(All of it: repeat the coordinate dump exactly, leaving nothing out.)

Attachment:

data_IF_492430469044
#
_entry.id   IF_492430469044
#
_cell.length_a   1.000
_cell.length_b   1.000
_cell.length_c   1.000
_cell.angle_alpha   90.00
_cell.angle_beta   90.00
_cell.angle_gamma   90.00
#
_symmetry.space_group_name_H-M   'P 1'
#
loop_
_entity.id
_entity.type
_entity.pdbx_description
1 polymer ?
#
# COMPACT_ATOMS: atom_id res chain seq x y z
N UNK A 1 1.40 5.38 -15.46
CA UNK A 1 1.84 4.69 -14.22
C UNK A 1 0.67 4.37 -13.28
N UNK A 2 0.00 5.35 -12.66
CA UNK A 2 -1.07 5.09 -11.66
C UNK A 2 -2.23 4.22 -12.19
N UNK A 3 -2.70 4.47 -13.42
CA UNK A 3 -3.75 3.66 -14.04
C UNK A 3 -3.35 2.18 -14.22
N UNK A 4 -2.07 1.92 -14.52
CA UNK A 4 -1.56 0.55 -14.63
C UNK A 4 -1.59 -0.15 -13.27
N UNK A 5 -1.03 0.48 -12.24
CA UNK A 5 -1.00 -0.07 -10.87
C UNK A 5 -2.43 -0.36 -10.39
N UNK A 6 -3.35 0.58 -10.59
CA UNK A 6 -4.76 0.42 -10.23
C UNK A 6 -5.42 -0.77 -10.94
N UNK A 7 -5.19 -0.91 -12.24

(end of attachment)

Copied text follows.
data_IF_492430469044
#
_entry.id   IF_492430469044
#
_cell.length_a   1.000
_cell.length_b   1.000
_cell.length_c   1.000
_cell.angle_alpha   90.00
_cell.angle_beta   90.00
_cell.angle_gamma   90.00
#
_symmetry.space_group_name_H-M   'P 1'
#
loop_
_entity.id
_entity.type
_entity.pdbx_description
1 polymer ?
#
# COMPACT_ATOMS: atom_id res chain seq x y z
N UNK A 1 1.40 5.38 -15.46
CA UNK A 1 1.84 4.69 -14.22
C UNK A 1 0.67 4.37 -13.28
N UNK A 2 0.00 5.35 -12.66
CA UNK A 2 -1.07 5.09 -11.66
C UNK A 2 -2.23 4.22 -12.19
N UNK A 3 -2.70 4.47 -13.42
CA UNK A 3 -3.75 3.66 -14.04
C UNK A 3 -3.35 2.18 -14.22
N UNK A 4 -2.07 1.92 -14.52
CA UNK A 4 -1.56 0.55 -14.63
C UNK A 4 -1.59 -0.15 -13.27
N UNK A 5 -1.03 0.48 -12.24
CA UNK A 5 -1.00 -0.07 -10.87
C UNK A 5 -2.43 -0.36 -10.39
N UNK A 6 -3.35 0.58 -10.59
CA UNK A 6 -4.76 0.42 -10.23
C UNK A 6 -5.42 -0.77 -10.94
N UNK A 7 -5.19 -0.91 -12.24